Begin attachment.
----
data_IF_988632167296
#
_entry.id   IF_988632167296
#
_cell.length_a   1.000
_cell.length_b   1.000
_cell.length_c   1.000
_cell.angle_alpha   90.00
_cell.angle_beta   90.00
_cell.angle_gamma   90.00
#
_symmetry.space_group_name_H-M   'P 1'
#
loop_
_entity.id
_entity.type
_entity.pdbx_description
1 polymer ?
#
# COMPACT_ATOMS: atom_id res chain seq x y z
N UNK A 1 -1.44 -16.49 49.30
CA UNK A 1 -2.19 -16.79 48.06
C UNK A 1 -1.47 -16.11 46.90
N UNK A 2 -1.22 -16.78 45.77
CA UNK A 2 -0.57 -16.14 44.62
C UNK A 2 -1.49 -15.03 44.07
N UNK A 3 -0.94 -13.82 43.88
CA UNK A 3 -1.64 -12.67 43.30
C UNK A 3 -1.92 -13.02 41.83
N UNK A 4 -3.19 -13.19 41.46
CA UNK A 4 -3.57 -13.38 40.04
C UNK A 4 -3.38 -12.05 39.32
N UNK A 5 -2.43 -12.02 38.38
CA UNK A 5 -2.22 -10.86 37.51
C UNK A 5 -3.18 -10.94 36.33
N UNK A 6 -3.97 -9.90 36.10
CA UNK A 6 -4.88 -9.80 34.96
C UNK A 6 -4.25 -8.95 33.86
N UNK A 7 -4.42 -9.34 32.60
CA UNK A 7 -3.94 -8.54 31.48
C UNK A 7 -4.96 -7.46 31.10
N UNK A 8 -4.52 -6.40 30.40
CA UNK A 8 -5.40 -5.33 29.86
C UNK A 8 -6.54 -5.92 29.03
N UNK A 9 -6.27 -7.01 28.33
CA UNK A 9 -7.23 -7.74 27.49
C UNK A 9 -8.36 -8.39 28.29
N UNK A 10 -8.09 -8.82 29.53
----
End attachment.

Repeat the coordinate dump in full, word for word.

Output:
data_IF_988632167296
#
_entry.id   IF_988632167296
#
_cell.length_a   1.000
_cell.length_b   1.000
_cell.length_c   1.000
_cell.angle_alpha   90.00
_cell.angle_beta   90.00
_cell.angle_gamma   90.00
#
_symmetry.space_group_name_H-M   'P 1'
#
loop_
_entity.id
_entity.type
_entity.pdbx_description
1 polymer ?
#
# COMPACT_ATOMS: atom_id res chain seq x y z
N UNK A 1 -1.44 -16.49 49.30
CA UNK A 1 -2.19 -16.79 48.06
C UNK A 1 -1.47 -16.11 46.90
N UNK A 2 -1.22 -16.78 45.77
CA UNK A 2 -0.57 -16.14 44.62
C UNK A 2 -1.49 -15.03 44.07
N UNK A 3 -0.94 -13.82 43.88
CA UNK A 3 -1.64 -12.67 43.30
C UNK A 3 -1.92 -13.02 41.83
N UNK A 4 -3.19 -13.19 41.46
CA UNK A 4 -3.57 -13.38 40.04
C UNK A 4 -3.38 -12.05 39.32
N UNK A 5 -2.43 -12.02 38.38
CA UNK A 5 -2.22 -10.86 37.51
C UNK A 5 -3.18 -10.94 36.33
N UNK A 6 -3.97 -9.90 36.10
CA UNK A 6 -4.88 -9.80 34.96
C UNK A 6 -4.25 -8.95 33.86
N UNK A 7 -4.42 -9.34 32.60
CA UNK A 7 -3.94 -8.54 31.48
C UNK A 7 -4.96 -7.46 31.10
N UNK A 8 -4.52 -6.40 30.40
CA UNK A 8 -5.40 -5.33 29.86
C UNK A 8 -6.54 -5.92 29.03
N UNK A 9 -6.27 -7.01 28.33
CA UNK A 9 -7.23 -7.74 27.49
C UNK A 9 -8.36 -8.39 28.29
N UNK A 10 -8.09 -8.82 29.53